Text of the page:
lvdisplay command in Linux is used to display the properties of a logical volume. Logical volumes are a way to manage disk space in Linux, and they are created using the
lvdisplay displays information about the logical volumes that are currently available on the system.
lvdisplay command displays information about logical volumes, including their size, name, and status. Here is the basic syntax for the command:
lvdisplay [options] [LogicalVolumePath...]
options are any additional options you want to pass to the command, and
LogicalVolumePath is the path to the logical volume you want to display information about. If you do not specify a path,
lvdisplay will display information about all logical volumes on the system.
Display information about all logical volumes on the system:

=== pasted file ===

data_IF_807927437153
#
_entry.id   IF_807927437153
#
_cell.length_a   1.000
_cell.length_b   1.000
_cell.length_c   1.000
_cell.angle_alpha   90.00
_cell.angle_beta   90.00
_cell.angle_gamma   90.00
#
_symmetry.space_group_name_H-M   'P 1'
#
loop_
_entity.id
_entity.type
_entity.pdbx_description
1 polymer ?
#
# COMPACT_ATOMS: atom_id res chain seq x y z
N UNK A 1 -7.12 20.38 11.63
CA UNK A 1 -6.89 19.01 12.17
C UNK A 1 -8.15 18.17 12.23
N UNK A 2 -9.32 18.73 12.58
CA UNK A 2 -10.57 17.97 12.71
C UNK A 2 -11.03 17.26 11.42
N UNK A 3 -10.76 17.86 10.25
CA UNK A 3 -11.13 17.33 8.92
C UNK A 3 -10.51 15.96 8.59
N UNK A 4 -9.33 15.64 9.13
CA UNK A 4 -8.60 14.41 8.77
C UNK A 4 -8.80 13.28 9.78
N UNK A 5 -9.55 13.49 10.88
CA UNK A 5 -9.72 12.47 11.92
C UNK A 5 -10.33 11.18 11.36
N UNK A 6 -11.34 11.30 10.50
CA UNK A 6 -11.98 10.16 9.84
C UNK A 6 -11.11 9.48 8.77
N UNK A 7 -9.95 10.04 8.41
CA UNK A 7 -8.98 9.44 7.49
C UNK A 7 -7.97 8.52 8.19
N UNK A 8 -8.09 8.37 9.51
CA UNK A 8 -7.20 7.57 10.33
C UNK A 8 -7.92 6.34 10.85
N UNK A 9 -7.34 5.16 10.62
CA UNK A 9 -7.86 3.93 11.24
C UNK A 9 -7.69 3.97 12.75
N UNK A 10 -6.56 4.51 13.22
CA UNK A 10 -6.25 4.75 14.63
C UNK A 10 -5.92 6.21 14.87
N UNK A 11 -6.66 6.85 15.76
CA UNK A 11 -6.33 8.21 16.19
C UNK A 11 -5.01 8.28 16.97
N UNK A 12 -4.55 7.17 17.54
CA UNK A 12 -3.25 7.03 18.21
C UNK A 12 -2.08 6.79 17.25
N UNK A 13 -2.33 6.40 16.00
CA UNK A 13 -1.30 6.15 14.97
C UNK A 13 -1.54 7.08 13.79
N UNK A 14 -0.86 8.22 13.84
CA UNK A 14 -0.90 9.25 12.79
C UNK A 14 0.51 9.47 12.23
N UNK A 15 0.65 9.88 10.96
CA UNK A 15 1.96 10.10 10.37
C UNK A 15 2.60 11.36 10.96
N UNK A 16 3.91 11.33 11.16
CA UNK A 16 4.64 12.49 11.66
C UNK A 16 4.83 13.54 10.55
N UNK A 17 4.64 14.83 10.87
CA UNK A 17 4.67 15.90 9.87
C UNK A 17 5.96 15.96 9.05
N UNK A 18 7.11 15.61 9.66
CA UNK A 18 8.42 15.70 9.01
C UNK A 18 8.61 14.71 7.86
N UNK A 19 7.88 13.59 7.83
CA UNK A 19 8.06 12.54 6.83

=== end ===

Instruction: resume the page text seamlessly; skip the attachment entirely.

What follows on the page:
Display information about a specific logical volume:
The following table lists the available options for the
||Display information about all logical volumes, including hidden ones.|
||Use colon-separated output instead of the default human-readable output.|
||Display information about the logical volume’s mapping(s).|
||Specify the columns to display.|
||Display verbose output.|
If you are having trouble using
lvdisplay, here are some common issues and their solutions:
- “Command not found”: If you receive this error message, it means that the
lvdisplaycommand is not installed on your system. You can install it using your package manager. For example, on a Debian-based system, you can run
sudo apt-get install lvm2.
- “No logical volumes found”: If you receive this error message, it means that there are no logical volumes on your system. You can create one using the
lvdisplayis a read-only command, so it cannot be used to modify logical volumes.
- If you want to display information about physical volumes instead of logical volumes, you can use the
lvdisplayis part of the LVM (Logical Volume Manager) package, which is not installed by default on some Linux distributions.